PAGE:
At first glance, it’s hard to tell that Astro Boy: Edge of Time is a card game. If you skip the video and go straight to the page, there’s only the description calling this a “CCG” to clue you in. Judging from the rest of the page, you’d expect this to be a dark and gritty visual novel. It is, to some degree, but at its heart it’s really a dark and gritty Hearthstone-clone.
Hearthstone didn’t invent the card game video game, but it’s become the standard. Many developers seek to emulate its look and feel, such as Star Crusade and The Elder Scrolls: Legends. Edge of Time is no different, though it has a few aces up its sleeve. I took a gander at the demo and I came away with mixed feelings.
The game is based on the Astro Boy manga series. You know, the one about the mostly naked child robot? But much like the gameplay, it’s easy to mistake by just looking at the Kickstarter page. This isn’t you creepy uncle’s Astro Boy, this is something else entirely.
The quirky, cartoony art of the original series is gone. In its place are the dark and gritty trappings you’d find on a high schooler’s DeviantArt profile. There’s hard science fiction and there’s Astro Boy: Edge of Time. Everything is dark, literally in this case, with faint glowing lights that don’t give off any light. All of the characters wear either an angry poker face or a sadistic smile. You can feel the grit between your toes and in your undercarriage just by looking at the page for too long.
It’s an odd turn for the franchise, especially given that the son of Osamu Tezuka, Astro Boy’s creator, has given the project his blessing. It felt like the time of game developers making dark and gritty reboots of franchises was coming to an end. It’s far too early to judge, but so far none of it feels necessary.
The plot follows the dark art style. The titular Astro Boy has gone missing after a devastating war, and with the cards down, “summoners” are roaming the streets. These summoners are people who can command hard light constructs using cards, and wield them like an army. It sounds like a flimsy excuse to make everyone fight with cards. It wouldn’t normally be an issue, but in this particular card game, story matters.
Cutscenes play out in visual novel style scenes with two characters conversing over a static background. It’s unclear if there will be any dialog options or any player influence on the plot. The demo didn’t contain any story elements, or maybe it did – more on that later.
The meat of the game is obviously the card battling system. Here, you come to realize Edge of Time really is trying to ape Hearthstone. At the start of each game, you draw four cards and can toss out whichever you want. You have a certain number of action points – called Quantum here – that grows with each turn. It costs Quantum to play each card, and the better the card, the higher the cost. Each card has an attack and defense stat, and will “sleep” when you first put them down and will only awaken after your opponents following turn.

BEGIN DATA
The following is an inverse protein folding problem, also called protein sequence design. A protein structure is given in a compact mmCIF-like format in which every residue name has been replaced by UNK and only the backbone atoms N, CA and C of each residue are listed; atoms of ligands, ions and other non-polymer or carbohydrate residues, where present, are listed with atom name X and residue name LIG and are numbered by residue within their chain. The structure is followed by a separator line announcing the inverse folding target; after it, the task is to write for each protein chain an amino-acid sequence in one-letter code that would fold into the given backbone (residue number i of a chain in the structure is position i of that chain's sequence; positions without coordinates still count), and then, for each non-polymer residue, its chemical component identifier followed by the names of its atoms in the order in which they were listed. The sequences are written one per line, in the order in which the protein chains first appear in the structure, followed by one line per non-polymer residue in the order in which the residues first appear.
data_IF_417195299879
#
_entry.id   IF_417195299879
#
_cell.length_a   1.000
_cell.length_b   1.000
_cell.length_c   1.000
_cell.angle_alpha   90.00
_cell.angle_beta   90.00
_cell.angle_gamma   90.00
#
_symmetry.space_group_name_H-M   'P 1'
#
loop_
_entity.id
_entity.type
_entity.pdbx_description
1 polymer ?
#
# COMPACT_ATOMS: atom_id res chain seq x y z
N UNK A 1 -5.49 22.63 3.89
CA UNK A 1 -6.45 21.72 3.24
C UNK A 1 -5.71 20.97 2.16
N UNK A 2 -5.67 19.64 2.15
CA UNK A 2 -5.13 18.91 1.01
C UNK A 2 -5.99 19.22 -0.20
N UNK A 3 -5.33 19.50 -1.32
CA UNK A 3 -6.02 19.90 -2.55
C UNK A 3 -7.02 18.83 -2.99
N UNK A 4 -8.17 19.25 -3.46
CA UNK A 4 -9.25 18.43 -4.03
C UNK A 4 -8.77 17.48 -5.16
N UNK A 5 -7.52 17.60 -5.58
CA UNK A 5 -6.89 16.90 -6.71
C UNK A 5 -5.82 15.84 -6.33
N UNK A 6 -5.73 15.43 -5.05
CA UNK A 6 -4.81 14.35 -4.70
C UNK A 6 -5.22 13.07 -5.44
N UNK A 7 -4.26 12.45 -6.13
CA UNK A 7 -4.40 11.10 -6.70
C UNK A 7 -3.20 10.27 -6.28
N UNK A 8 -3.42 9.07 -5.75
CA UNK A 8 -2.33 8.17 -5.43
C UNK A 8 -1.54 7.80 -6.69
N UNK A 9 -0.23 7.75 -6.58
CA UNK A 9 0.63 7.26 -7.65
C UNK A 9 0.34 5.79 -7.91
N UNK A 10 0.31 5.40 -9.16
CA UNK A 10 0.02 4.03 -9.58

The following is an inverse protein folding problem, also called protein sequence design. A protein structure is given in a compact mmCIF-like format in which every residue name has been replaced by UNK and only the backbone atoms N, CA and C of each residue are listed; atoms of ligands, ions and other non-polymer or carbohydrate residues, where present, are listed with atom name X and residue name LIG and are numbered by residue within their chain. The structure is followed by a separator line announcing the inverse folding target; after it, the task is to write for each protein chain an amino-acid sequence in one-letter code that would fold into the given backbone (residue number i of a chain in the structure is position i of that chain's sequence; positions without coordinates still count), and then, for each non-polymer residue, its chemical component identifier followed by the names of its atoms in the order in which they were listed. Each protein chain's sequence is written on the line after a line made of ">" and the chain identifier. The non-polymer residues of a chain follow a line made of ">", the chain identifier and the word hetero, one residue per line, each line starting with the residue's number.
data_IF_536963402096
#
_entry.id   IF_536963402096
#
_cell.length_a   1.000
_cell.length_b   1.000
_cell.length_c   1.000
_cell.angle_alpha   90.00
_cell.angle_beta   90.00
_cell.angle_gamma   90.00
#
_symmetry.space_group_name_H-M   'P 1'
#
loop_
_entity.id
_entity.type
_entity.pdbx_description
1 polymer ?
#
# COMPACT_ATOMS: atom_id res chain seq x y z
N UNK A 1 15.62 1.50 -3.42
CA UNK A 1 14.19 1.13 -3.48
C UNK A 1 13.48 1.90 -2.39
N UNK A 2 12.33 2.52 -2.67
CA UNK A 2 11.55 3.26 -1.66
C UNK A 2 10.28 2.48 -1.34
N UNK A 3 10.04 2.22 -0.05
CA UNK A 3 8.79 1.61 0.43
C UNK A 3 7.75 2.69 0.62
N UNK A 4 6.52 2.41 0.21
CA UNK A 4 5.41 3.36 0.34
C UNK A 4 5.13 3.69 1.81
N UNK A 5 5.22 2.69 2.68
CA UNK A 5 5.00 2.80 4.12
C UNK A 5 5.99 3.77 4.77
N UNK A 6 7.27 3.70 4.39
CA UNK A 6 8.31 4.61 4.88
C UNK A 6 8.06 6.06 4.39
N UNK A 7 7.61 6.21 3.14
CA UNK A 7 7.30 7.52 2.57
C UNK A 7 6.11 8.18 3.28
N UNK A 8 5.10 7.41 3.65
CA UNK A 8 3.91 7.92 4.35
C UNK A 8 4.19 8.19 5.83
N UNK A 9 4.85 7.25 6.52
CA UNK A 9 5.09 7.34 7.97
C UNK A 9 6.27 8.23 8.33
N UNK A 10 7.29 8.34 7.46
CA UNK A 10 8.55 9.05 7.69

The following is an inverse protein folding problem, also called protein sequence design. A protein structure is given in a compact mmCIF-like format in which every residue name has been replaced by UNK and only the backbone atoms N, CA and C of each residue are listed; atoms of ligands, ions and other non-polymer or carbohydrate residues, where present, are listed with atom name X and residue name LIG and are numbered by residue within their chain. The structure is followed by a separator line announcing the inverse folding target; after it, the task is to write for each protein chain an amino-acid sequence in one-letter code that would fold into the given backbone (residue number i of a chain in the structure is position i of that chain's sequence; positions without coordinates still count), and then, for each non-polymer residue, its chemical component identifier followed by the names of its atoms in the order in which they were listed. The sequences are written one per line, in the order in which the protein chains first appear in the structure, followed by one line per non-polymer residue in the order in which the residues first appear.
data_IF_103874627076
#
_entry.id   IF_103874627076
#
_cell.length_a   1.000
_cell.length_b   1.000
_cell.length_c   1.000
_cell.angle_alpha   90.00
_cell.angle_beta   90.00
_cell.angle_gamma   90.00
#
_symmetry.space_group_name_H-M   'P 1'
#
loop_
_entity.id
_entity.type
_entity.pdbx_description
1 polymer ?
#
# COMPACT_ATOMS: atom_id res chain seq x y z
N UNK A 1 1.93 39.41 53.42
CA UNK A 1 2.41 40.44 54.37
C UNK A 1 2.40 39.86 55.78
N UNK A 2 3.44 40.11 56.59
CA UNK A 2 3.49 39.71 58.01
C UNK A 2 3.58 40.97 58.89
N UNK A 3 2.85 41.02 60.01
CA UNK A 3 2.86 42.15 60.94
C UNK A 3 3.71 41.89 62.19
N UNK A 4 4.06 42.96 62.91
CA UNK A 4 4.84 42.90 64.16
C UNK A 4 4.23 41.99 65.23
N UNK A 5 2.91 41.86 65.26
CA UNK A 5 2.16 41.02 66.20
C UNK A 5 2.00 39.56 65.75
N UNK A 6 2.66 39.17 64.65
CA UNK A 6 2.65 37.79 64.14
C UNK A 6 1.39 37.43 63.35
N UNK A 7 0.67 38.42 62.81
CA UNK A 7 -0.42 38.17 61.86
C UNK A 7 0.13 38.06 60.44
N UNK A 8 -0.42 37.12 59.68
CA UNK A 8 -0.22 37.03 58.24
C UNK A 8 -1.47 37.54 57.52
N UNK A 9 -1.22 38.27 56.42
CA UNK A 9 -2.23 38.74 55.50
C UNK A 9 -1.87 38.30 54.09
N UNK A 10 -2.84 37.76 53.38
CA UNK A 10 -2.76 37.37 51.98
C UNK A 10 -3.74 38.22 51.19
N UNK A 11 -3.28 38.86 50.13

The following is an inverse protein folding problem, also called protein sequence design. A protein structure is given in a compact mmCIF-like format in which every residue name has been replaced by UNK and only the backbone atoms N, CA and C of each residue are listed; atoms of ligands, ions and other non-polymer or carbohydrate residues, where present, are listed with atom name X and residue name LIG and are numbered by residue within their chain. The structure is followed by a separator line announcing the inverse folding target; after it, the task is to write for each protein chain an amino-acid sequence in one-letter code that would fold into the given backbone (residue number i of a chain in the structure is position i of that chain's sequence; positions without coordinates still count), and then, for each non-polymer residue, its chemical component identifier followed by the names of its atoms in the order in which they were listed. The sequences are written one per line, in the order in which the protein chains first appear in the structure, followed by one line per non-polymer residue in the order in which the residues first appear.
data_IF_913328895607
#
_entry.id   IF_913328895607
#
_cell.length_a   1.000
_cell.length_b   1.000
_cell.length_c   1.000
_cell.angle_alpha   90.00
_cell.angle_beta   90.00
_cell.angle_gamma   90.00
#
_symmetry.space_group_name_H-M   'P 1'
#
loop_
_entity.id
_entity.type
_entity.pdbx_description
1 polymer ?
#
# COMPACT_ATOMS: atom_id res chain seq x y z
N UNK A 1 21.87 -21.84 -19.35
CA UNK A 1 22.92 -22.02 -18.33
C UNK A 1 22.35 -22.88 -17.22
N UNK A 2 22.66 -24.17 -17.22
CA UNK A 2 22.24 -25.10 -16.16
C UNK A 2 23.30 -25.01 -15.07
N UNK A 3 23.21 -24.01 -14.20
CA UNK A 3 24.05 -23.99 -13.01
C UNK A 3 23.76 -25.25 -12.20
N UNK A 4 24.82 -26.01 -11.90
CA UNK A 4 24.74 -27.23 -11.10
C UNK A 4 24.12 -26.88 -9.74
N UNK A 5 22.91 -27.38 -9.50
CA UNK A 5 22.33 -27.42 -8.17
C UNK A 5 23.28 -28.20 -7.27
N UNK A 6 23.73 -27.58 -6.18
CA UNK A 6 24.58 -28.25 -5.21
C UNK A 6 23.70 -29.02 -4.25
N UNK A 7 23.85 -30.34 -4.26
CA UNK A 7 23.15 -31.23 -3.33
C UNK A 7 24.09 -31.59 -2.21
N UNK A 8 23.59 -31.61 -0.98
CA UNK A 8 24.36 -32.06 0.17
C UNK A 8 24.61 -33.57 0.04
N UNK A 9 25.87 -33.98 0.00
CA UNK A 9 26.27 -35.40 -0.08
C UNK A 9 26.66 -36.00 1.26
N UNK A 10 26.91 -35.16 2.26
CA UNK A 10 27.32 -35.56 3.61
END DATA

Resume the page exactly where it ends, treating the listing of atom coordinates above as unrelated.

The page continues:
The only noticible difference are the rows. There’s an “Enforcer” row as well as a “Guardian” row. This wasn’t in Hearthstone, but the principle isn’t exacty new. Enforcer cards are your attackers, they deal all direct damage. Guardians are your trap and defensive cards. If you have a Guardian card out, your opponent won’t be able to attack you directly, and may set off one your traps, such as landmines or more landmines.
Anyone who’s put any amount of time into Hearthstone will feel right at home. The only real difference is the sci-fi aesthetic and the funky music.
Developer Project Atom is going all-in with its staff. They’ve managed to snag Suda51, filmmaker Macoto Tezka, manga artist Hiroya Oku, and several other well-respected manga and video game artists to work on development. Their work so far, while on the silly side as mentioned before, is at least pretty. It’s true manga level quality art, as opposed to some of the Microsoft Paint level of visual novels we occasionally see pop up on Kickstarter.
When the chips are down, it’s hard to tell if this Kickstarter will be a success. This is mere speculation on my part, but I’m certain there’s some contingent of Astro Boy fans out there who will be less than thrilled with such a radical change in the series.
While the gameplay in the demo is serviceable, that’s really all there is to say about it. There isn’t much about it that stands out, except one thing. As you can see in the video above, I ran into two game breaking bugs. The first, off camera, was when I tried to end my turn but the game wouldn’t let me. In the second, which happened while recording, the opposing player wouldn’t end their turn.
I talked recently about Kickstarter demos often being demos for pre-alpha’s as opposed to a finished product. That’s true here as well. The bugs are forgivable, the bigger worry is the gameplay. It’s Hearthstone, and there’s nothing more to say about it.
Hopefully Project Atom can up the ante and inject some life into Astro Boy Edge of Time. They’ve got too great a team for this Kickstarter to fold, but not many people are willing to put their chips down. It’s off to a slow start and trending towards failure according to Kicktraq.
What a shame, because there’s a lot of talent behind this house of cards. It’s not hard to see why though. The visuals are garish, and it plays less like Texas Hold ‘Em, and more like Old Maid with marked cards. I don’t know if you can mark cards in Old Maid, I just wanted another card-based pun in there. Kenny Rogers.